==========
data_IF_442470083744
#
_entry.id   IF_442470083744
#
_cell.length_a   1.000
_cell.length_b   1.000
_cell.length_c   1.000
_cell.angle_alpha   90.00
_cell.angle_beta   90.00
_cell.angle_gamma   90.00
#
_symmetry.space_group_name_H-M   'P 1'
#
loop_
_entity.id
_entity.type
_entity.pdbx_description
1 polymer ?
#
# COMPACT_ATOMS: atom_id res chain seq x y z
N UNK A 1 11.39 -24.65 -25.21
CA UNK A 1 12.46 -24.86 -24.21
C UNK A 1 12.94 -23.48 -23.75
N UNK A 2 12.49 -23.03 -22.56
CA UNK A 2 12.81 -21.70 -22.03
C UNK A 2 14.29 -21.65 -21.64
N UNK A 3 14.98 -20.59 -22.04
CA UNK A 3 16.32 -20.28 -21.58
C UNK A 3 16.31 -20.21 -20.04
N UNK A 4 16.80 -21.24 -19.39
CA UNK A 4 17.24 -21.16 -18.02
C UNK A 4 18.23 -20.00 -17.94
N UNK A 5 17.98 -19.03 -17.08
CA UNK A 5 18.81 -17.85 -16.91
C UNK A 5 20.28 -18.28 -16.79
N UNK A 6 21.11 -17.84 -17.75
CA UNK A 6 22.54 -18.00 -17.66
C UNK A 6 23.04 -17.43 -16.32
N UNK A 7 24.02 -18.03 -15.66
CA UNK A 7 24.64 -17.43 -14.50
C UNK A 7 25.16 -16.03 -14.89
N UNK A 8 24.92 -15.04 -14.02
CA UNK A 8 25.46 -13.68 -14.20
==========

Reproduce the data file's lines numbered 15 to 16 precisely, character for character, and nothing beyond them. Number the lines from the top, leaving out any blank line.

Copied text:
_entity.id
_entity.type